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IN PERSON: Meet Ward 3 councillor Rory Nisan

Former foreign service officer relishes making a 'tangible difference' in people's lives
Burlington Ward 3 councillor Rory Nisan.

As Burlington council prepared to kick off its new term Nov. 15 with the inauguration of the mayor and the members elected to represent the city’s six wards, BurlingtonToday reached out to each of them to find out more about who they are, their reflections on the previous term and their goals for the next four years. 


Rory Nisan may have taken a different route to municipal politics than most, but the north Burlington resident says there’s no place he’d rather be.

Nisan, first elected in 2018 to the Ward 3 seat vacated by retiring councillor John Taylor, was a Foreign Service Officer for 11 years. His work for Global Affairs Canada included negotiating human rights resolutions at the United Nations, supporting the North Atlantic Treaty Organizations and helping Canadians in the aftermath of natural and man-made disasters. But he wanted to do more.

“I enjoyed my previous career, because it was important work,” he said. “I was working on important issues, sometimes human rights issues, sometimes national security, analyzing risk globally. So it was a pleasing role, but it just didn’t feel like I was making enough of a difference. 

“I thought I would like to be in the driver’s seat of change and…the place to be, really, is at the local level.”

Looking back

He’s also not afraid to aim high. While on the campaign trail in Brant Hills in 2018  — he would go on to win the seat with better than 54 per cent of the vote in the five-person race  — he met a young mother who pointed out the need for a splash pad in the area. Despite resounding support for the idea from local residents, however, he ran into headwinds.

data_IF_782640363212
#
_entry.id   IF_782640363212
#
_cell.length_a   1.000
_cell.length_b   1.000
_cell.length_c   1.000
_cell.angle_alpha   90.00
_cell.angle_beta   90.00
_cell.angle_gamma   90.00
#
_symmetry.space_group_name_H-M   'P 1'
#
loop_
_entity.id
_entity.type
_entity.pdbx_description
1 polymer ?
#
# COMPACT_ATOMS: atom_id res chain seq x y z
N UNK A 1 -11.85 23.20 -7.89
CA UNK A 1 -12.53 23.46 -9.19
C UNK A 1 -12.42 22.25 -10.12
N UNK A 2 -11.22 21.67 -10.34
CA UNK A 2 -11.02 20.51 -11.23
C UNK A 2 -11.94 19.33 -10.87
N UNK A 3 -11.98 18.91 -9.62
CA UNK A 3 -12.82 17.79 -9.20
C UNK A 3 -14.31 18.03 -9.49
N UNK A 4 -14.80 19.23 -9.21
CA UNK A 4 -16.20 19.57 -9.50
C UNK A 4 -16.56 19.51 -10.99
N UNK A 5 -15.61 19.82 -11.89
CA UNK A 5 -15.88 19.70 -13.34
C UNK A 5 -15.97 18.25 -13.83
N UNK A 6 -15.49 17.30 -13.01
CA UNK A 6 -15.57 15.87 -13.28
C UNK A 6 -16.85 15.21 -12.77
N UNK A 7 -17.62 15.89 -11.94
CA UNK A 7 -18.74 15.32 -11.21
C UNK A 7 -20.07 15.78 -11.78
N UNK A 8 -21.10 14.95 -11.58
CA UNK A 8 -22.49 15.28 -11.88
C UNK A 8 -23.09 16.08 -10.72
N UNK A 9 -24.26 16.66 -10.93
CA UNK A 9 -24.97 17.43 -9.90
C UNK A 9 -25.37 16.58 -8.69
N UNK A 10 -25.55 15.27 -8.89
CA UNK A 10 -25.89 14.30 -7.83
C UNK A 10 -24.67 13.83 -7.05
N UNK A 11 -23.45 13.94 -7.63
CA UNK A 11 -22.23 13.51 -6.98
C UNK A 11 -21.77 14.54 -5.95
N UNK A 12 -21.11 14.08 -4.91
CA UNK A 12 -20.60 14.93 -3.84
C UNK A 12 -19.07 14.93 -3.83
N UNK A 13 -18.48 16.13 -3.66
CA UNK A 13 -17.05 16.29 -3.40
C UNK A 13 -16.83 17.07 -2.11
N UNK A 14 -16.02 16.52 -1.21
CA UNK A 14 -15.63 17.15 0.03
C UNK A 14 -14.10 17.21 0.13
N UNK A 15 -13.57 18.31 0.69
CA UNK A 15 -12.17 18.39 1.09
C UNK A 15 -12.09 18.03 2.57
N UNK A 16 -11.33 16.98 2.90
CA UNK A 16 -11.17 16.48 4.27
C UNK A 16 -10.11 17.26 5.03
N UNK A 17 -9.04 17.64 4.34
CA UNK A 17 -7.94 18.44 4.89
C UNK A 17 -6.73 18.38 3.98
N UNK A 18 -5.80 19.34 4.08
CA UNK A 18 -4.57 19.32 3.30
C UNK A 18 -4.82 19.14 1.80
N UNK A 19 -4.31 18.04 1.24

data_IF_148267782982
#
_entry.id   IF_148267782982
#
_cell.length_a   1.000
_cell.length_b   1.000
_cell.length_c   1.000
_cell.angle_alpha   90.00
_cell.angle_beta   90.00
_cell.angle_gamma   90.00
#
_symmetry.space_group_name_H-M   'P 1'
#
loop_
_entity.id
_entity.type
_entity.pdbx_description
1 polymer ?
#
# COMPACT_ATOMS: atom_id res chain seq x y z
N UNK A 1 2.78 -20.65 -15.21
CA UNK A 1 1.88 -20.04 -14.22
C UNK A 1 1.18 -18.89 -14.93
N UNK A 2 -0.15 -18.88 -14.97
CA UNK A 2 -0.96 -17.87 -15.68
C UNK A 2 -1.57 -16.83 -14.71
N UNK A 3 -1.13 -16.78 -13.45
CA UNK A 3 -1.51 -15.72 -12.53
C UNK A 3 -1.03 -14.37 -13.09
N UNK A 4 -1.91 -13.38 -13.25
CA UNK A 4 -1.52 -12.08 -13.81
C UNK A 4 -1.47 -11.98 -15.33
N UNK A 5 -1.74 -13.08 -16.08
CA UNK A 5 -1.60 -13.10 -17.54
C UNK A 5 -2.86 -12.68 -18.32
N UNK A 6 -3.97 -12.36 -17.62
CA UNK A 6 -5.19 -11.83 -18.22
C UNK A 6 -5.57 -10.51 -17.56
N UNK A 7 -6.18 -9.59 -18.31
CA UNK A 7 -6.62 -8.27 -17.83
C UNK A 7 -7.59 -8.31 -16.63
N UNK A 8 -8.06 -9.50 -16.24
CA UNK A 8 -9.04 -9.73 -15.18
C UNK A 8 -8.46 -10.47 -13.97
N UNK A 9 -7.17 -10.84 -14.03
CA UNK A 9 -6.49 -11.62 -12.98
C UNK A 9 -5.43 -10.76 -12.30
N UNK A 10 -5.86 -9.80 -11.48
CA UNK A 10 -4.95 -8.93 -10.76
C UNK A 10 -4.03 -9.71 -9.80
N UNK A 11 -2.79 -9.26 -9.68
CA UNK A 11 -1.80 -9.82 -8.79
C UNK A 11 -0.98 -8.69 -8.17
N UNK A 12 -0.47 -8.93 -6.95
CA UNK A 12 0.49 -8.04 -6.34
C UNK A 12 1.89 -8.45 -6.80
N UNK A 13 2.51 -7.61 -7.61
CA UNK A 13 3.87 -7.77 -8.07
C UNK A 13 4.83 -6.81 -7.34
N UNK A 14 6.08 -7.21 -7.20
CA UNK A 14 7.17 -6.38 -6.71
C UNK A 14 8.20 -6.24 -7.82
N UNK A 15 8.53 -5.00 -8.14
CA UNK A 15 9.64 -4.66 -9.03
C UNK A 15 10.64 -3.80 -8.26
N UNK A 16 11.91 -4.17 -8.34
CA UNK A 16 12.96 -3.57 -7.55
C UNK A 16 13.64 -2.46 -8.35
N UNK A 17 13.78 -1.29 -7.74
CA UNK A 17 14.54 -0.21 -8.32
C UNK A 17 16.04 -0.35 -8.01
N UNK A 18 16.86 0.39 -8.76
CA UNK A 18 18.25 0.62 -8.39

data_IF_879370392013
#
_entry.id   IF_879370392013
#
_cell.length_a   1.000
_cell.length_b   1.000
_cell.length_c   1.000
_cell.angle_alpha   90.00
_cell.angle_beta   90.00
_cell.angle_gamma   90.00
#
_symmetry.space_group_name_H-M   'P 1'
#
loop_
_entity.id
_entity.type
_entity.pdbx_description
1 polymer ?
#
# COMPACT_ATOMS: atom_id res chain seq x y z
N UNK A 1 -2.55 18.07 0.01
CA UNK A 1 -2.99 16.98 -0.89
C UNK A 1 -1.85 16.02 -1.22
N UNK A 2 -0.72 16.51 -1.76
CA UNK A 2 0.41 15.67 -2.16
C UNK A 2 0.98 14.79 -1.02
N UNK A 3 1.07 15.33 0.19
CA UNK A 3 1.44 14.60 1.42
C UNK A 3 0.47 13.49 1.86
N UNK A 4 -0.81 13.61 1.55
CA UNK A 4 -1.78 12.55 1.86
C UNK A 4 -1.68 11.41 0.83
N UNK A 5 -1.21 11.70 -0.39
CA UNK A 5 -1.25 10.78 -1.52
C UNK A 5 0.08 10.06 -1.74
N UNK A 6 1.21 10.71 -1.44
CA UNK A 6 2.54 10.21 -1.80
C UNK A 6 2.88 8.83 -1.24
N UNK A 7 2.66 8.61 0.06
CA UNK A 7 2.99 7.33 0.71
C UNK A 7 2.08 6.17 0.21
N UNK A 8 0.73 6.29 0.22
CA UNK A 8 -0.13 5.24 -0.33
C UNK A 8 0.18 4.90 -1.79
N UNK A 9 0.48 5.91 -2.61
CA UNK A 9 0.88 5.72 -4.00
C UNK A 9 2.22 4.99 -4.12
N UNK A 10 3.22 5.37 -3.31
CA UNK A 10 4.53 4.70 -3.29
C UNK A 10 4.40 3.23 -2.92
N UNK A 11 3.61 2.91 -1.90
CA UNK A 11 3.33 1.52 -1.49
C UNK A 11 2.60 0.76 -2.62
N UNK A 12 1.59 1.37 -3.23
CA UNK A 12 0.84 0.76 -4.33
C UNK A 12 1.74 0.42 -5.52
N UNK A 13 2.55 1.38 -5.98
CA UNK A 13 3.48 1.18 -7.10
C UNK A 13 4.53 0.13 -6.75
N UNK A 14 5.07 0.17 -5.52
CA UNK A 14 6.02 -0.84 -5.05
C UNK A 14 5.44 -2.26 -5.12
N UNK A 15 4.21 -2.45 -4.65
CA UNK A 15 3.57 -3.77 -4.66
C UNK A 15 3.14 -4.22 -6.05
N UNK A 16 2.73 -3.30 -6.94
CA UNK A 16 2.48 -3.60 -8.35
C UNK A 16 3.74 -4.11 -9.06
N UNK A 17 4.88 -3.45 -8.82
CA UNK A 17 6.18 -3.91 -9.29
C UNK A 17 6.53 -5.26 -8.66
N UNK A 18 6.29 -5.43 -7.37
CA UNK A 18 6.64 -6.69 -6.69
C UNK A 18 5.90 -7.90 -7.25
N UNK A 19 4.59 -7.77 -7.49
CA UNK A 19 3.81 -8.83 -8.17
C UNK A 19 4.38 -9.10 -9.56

“The previous councillor at the time said it was impossible, and I found out later staff also said it wasn’t possible,” he said, noting that lack of space in Brant Hills Park was cited as the reason. After much work with the city manager and senior design staff, a solution was reached: a site previously deemed unsafe due to its proximity to the main baseball diamond was enhanced with a barrier to prevent fly balls from entering the play area. 

“So, for the cost of a fence, we got the splash pad done, from impossible to complete,” said Nisan. “I had to advocate with my colleagues, and local residents delegated to city council, explaining why it was important. Kudos to my colleagues; they supported me and I had it approved in the first budget using the park reserve fund, so there was no tax impact on residents.”

Since it opened in 2021  — later than planned due to the pandemic  — the splash pad has become a connection point within the community, says Nisan. “It became ‘Meet me at the splash pad on Saturday,’” he noted, with kids coming from soccer or the nearby playground, then back again while parents and grandparents enjoying some social time of their own. “In many ways, we’re not changing the world here, we’re  just improving the lives of thousands of people locally in a very tangible way, which is exactly what I was hoping to achieve as a councillor.”